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Proc Natl Acad Sci U S A. Apr 10, 2007; 104(15): 6278–6282.
Published online Mar 26, 2007. doi:  10.1073/pnas.0607426104
PMCID: PMC1851065
Evolution

Germ-line chimerism and paternal care in marmosets (Callithrix kuhlii)

Abstract

The formation of viable genetic chimeras in mammals through the transfer of cells between siblings in utero is rare. Using microsatellite DNA markers, we show here that chimerism in marmoset (Callithrix kuhlii) twins is not limited to blood-derived hematopoietic tissues as was previously described. All somatic tissue types sampled were found to be chimeric. Notably, chimerism was demonstrated to be present in germ-line tissues, an event never before documented as naturally occurring in a primate. In fact, we found that chimeric marmosets often transmit sibling alleles acquired in utero to their own offspring. Thus, an individual that contributes gametes to an offspring is not necessarily the genetic parent of that offspring. The presence of somatic and germ-line chimerism may have influenced the evolution of the extensive paternal and alloparental care system of this taxon. Although the exact mechanisms of sociobiological change associated with chimerism have not been fully explored, we show here that chimerism alters relatedness between twins and may alter the perceived relatedness between family members, thus influencing the allocation of parental care. Consistent with this prediction, we found a significant correlation between paternal care effort and the presence of epithelial chimerism, with males carrying chimeric infants more often than nonchimeric infants. Therefore, we propose that the presence of placental chorionic fusion and the exchange of cell lines between embryos may represent a unique adaptation affecting the evolution of cooperative care in this group of primates.

Keywords: callitrichid, genetic chimerism, genomic conflict, social behavior

Genetic chimerism, the mingling of two or more genomic lineages within an individual (1), is rare in mammals, but chimerism is prevalent in the hematopoietic tissues of marmosets and other callitrichid primates (2, 3). In these species, fraternal twins exchange cell lines through chorionic fusion during early development (2, 4, 5). On the basis of karyotypic evidence from Callithrix jacchus (2, 3), estimates are that 95% of pregnancies result in the birth of hematopoietic chimeric twins. Chorionic fusion of the twins' placentas begins on day 19 and is complete by day 29, forming a single chorion with anastomoses connecting the embryos, which are still at a presomite stage in development (47). The fusion of the chorions and a delay in embryonic development at this stage allows the exchange of embryonic stem cells via blood flow between the twins (2, 8). As a result, the infants are genetic chimeras with tissues derived from self and sibling embryonic cell lineages (2, 3, 8).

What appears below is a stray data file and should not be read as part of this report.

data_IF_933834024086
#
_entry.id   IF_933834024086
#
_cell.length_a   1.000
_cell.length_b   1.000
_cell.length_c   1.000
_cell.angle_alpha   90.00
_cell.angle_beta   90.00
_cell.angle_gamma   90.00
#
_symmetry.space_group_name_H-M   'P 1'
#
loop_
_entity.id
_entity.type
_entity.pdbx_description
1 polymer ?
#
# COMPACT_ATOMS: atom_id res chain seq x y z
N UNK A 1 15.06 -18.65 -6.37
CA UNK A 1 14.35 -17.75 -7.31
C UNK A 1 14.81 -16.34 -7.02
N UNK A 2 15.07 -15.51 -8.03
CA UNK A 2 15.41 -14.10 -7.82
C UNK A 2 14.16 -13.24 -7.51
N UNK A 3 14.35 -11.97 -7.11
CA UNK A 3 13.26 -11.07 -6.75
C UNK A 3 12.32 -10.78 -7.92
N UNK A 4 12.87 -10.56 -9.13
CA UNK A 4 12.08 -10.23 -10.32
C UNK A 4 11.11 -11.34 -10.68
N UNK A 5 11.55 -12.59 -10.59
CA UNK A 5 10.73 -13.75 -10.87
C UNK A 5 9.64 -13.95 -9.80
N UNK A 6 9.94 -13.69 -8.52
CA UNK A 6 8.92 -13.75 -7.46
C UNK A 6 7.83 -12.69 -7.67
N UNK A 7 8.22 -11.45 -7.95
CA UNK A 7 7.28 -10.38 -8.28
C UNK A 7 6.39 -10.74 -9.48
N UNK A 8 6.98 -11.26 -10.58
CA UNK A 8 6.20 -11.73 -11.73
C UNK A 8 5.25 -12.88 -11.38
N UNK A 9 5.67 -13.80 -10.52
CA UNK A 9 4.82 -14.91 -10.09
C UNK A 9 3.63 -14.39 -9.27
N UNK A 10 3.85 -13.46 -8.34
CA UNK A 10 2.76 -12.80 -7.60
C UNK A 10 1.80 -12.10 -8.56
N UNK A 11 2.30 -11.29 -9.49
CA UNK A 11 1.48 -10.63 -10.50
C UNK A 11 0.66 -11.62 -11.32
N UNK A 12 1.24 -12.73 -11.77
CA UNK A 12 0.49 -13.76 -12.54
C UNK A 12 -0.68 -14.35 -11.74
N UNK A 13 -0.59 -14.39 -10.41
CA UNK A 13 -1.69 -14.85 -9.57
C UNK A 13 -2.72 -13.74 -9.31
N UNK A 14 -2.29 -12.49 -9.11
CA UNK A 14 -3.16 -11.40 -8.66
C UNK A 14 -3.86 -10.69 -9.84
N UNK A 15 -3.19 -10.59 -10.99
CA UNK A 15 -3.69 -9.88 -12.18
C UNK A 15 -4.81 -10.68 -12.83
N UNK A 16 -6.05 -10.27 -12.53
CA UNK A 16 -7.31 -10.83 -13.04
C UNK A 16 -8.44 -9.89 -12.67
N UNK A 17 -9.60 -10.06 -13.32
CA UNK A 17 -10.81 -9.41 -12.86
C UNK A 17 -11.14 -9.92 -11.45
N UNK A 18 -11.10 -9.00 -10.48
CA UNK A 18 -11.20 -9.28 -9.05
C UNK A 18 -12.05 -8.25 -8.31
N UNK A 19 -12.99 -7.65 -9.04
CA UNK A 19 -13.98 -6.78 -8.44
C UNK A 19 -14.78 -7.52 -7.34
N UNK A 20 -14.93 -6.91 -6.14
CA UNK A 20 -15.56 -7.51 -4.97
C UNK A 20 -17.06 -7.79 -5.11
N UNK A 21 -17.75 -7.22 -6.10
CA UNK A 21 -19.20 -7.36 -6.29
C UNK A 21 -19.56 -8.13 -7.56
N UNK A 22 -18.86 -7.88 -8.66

Although there is little doubt that tissues derived from hematopoietic origin are universally chimeric (9), the existence of chimeric cells in nonhematopoietic tissues, including germ-line cells, has not been established. Karyotypic analysis of C. jacchus revealed that testes cells express unusual orientation during meiosis, and this evidence suggested that the germ-line cells might include female cells present because of chimerism (8, 10). However, further karyotypic analysis refuted these findings, and an analysis of sex ratios in captive colonies of C. jacchus suggested that germ-line chimerism was not present (11). To investigate whether chimerism occurs in tissues other than those derived from the hematopoietic system, species-specific microsatellite markers were used to examine the extent and distribution of chimerism.

The existence of chimerism throughout somatic and germ-line tissues may have important implications for the evolution of paternal and alloparental care characteristics of this taxon, through genomic conflict or altered perceptions of relatedness between members of a family group (12, 13). Genomic conflict in individuals with genetic heterogeneity has been identified as a possible evolutionary mechanism, influencing behavioral and developmental traits (1417). Conflict within an individual may influence the development of kin recognition mechanisms. Specifically, how do chimeric organisms identify an individual and determine relatedness to another chimeric individual (12)? Somatic chimerism may provide individuals with self-matching kin recognition cues, causing an overestimate of their relatedness to chimeric offspring. Although the exact mechanisms of kin recognition are unknown in primates, baboons appear to be capable of recognizing paternal offspring, which may involve phenotype matching (18). Phenotype matching has been conclusively demonstrated to occur in at least one mammal species (19). If chimerism in marmosets involves more than hematopoietic tissues, then we predict differential parental behavior toward chimeric and nonchimeric infants and altered estimates of relatedness from those expected for nonchimeric mammals.